Night inversions are shallow but more intense when the overall temperature structure of the atmosphere is stable. Under unstable conditions, convection distributes available beat. Inversions are therefore less likely, and those occurring will not be as intense. However, if a night inversion is able to form, mixing is reduced in the lower layers.
Topography plays a decided role in both the formation and intensity of night inversions. Cold air layers are quite shallow on slopes and in open canyons or ravines where the cold, dense air can drain away as it is formed. This descent of cold air results in the formation of deep, cold layers and inversions in valleys. Inversion layers are both more common and intense in lower mountain valleys or in basins with poor air drainage, than in flat areas.
In mountainous areas, the height of the top of night inversions, although it varies from night to night, is usually below the main ridges. The height of the warmest air temperature at the inversion top can be found by measuring temperatures along the slope. From this level, the temperatures decrease as one goes farther up or down the slope. At this level are both the highest minimum temperatures and the least daily temperature variation of any level along the slope. Here also are the lowest nighttime relative humidity and the lowest nighttime fuel moisture. Because of these characteristics of the average level of the inversion top, it is known as the thermal belt. Within the thermal belt, wildfires can remain quite active during the night. Below the thermal belt, fires are in cool, humid, and stable air, often with down slope winds. Above the thermal belt, temperatures decrease with height. The effect of the lower temperatures, however, may be offset by stronger winds and less stable air as fires penetrate the region above the thermal belt.
The zone of warm nighttime temperatures near the top of the inversion is known as the thermal belt.
Night inversions in mountainous country increase in depth during the night. They form early in the evening at the canyon bottom or valley floor and at first are quite shallow. Then the cold layer gradually deepens, the top reaching farther up the slope with the continued cooling from the surface and the flow of cold air from adjoining slopes. A maximum depth is reached during the middle of the night, and the depth may then remain constant or decrease slightly just before sunrise. If the air is sufficiently cold and moist, fog may form.
After sunrise, surface heating begins to warm the cold air, and the inversion top may actually rise slightly from this expansion. As heating destroys the inversion along the slopes, upslope winds begin. The transport of air from the valley bottom up the slopes may actually cause the inversion top to lower over the middle of the valley. Finally, with continued heating and mixing, the inversion layer Is completely dissipated. The behavior of a fire burning beneath an inversion may change abruptly when the inversion is destroyed.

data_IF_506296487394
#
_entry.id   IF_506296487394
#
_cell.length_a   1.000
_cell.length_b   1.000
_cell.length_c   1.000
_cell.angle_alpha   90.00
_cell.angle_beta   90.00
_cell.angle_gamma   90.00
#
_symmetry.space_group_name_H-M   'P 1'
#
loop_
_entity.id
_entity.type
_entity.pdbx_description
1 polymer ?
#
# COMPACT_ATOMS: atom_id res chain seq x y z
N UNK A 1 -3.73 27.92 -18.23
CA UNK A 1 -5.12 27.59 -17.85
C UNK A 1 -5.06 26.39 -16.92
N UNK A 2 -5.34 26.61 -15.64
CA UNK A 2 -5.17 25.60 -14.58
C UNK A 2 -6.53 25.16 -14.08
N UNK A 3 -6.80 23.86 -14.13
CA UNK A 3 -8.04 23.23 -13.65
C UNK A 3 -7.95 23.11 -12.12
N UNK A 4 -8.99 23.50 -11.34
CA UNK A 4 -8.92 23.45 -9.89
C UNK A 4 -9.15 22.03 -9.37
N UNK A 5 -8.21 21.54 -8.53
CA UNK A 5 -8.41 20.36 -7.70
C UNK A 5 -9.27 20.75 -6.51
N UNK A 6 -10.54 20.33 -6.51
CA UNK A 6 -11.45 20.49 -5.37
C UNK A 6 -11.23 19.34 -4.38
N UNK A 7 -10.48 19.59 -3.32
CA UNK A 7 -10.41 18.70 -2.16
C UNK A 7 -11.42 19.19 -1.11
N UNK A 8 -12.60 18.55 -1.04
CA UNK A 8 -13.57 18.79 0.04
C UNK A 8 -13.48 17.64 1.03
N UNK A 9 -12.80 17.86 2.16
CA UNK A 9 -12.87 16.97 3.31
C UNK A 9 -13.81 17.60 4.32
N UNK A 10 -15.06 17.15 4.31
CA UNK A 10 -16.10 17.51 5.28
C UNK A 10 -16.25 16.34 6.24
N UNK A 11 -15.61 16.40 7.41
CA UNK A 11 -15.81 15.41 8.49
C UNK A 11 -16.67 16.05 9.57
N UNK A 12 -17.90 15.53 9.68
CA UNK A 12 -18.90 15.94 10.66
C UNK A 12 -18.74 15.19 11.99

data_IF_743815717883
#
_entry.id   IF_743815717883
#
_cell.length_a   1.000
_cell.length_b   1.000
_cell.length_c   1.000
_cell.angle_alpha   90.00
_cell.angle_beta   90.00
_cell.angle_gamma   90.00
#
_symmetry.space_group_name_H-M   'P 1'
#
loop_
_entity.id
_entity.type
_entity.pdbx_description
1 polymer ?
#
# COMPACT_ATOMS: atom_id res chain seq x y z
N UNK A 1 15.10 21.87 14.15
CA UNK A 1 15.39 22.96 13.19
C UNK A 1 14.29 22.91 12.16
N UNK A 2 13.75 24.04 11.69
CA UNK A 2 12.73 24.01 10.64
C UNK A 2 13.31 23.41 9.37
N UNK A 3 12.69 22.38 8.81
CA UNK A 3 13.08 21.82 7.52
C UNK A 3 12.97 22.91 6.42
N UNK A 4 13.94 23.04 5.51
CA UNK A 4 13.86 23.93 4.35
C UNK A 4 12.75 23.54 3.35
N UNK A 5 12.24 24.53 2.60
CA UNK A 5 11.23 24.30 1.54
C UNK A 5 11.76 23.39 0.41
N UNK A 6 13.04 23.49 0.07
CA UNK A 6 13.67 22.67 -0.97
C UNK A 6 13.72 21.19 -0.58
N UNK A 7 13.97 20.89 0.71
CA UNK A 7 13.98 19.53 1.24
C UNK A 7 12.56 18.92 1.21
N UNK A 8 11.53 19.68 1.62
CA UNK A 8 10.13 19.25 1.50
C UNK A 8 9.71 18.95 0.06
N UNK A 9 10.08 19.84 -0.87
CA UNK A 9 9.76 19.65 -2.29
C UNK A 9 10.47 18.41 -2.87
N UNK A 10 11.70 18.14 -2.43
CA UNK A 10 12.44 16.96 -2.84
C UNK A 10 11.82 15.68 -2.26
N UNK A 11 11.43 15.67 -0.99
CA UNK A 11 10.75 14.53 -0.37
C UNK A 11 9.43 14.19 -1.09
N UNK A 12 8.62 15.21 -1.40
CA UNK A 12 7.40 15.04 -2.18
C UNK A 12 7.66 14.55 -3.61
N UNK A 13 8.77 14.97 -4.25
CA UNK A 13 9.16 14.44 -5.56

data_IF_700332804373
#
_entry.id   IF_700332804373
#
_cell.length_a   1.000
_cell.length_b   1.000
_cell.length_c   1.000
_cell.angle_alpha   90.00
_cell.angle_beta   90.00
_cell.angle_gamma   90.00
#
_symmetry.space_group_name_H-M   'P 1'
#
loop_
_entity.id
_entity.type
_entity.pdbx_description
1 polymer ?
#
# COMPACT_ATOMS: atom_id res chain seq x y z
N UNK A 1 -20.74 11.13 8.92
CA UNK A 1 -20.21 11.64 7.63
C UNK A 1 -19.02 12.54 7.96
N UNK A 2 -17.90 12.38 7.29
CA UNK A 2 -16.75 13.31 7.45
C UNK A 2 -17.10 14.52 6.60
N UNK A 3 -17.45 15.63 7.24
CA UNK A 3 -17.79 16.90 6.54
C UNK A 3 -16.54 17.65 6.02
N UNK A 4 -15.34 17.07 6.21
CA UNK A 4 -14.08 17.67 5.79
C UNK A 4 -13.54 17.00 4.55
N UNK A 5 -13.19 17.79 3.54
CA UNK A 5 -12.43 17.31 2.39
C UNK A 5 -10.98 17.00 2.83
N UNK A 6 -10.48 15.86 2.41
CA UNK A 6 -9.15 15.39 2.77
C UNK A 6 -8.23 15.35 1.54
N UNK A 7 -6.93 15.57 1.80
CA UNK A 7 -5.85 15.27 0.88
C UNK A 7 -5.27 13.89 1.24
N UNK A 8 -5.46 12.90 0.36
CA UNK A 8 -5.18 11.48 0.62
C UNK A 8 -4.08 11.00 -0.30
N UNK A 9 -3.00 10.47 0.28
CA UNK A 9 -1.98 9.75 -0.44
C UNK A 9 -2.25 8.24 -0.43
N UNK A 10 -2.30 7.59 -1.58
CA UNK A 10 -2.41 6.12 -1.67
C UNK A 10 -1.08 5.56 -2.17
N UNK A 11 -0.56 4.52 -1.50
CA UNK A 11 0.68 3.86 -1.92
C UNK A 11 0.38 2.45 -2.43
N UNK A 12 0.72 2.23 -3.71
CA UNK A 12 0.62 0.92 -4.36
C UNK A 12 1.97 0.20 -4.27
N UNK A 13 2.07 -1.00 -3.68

Effects of Forests on Temperature Near the Ground
In all situations, vegetation moderates air temperatures within the vegetative layer for several reasons. First, it intercepts both incoming and outgoing radiation and therefore has a marked effect on ground temperature; second, green foliage does not warm up as much as ground or dry litter; and third, leaf surfaces exchange heat with air through a deeper, less restricted boundary layer. These effects result in less pronounced temperature changes with height above the ground.
In all vegetative cover, the temperature distribution depends upon the nature and density of the vegetation. With plants, such as low brush, the leaves form a nearly continuous upper surface, and this surface acts as the effective ground surface. The maximum daytime temperatures and minimum nighttime temperatures are near the top of the brush or dense plant cover, although temperatures near the ground are not greatly different.
The crowns of trees in a heavy forest form a nearly continuous cover and the canopy thus becomes, in effect, the air contact surface. The highest daytime temperatures are found near the crown top, and the temperature will decrease gradually between this level and the ground. Maximum air temperatures near the crowns may be 180 to 200 warmer than air temperature near the ground. Above the tree crowns the temperature decreases fairly rapidly with height, although never as rapidly as over bare ground. This is because the temperatures of the tree crown surfaces in contact with the air are lower than bare ground, and because the air circulation around these surfaces is better.
Crowns of trees in a heavy forest become the effective air contact surface. Air in the crown region had higher daytime temperatures than air beneath the crowns.
Nighttime temperatures in a dense timber stand tend to be lowest near the tops of the crowns, where the principal radiation takes place.